Mining and proof‐of‐work. It turns out that all of these problems are related, and all of them have the same solution, which is called proof‐of‐work. The key idea behind proof‐of‐work is that we approximate the selection of a random node by instead selecting nodes in proportion to a resource that we hope that nobody can monopolize. If, for example, that resource is computing power, then
it’s a proof‐of‐work system. Alternately, it could be in proportion to ownership of the currency, and that’s called proof‐of‐stake. Although it’s not used in Bitcoin, proof‐of‐stake is a legitimate alternate model and it’s used in other cryptocurrencies. We’ll see more about proof‐of‐stake and other proof‐of‐work variants in Chapter 8.
But back to proof‐of‐work. Let’s try to get a better idea of what it means to select nodes in proportion to their computing power. Another way of understanding this is that we’re allowing nodes to compete with each other by using their computing power, and that will result in nodes automatically being picked in that proportion. Yet another view of proof‐of‐work is that we’re making it moderately hard to create new identities. It’s sort of a tax on identity creation and therefore on the Sybil attack. This might all appear a bit vague, so let’s go ahead and look at the details of the proof‐of‐work system that’s used in Bitcoin, which should make things a lot clearer.
Bitcoin achieves proof‐of‐work using hash puzzles. In order to create a block, the node that proposes that block is required to find a number, or nonce, such that when you concatenate the nonce, the previous hash, and the list of transactions that comprise that block and take the hash of this whole string, then that hash output should be a number that falls into a target space that is quite small in relation to the much larger output space of that hash function. We can define such a target space as any value falling below a certain target value. In this case, the nonce will have to satisfy the following inequality:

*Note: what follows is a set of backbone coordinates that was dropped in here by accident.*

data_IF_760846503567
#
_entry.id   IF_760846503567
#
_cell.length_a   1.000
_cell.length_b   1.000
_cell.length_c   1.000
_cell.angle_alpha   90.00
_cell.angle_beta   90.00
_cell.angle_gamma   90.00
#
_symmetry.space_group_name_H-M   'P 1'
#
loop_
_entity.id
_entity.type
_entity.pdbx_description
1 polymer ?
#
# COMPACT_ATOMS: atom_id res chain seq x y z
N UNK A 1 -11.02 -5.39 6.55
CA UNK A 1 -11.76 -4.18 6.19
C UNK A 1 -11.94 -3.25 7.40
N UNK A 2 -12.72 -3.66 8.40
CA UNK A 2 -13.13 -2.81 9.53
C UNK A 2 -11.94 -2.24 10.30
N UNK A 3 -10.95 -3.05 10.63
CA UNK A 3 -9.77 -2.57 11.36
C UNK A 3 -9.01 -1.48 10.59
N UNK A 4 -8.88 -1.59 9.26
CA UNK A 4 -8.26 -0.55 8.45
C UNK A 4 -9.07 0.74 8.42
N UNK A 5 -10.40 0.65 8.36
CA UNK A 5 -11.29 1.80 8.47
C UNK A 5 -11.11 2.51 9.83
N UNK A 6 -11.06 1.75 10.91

H(nonce || prev_hash || tx || tx || … || tx) < target
As we saw earlier, normally a block contains a series of transactions that a node is proposing. In addition, a block also contains a hash pointer to the previous block1. In addition, we’re now requiring that a block also contain a nonce. The idea is that we want to make it moderately difficult to find a nonce that satisfies this required property, which is that hashing the whole block together, including that nonce, is going to result in a particular type of output. If the hash function satisfies the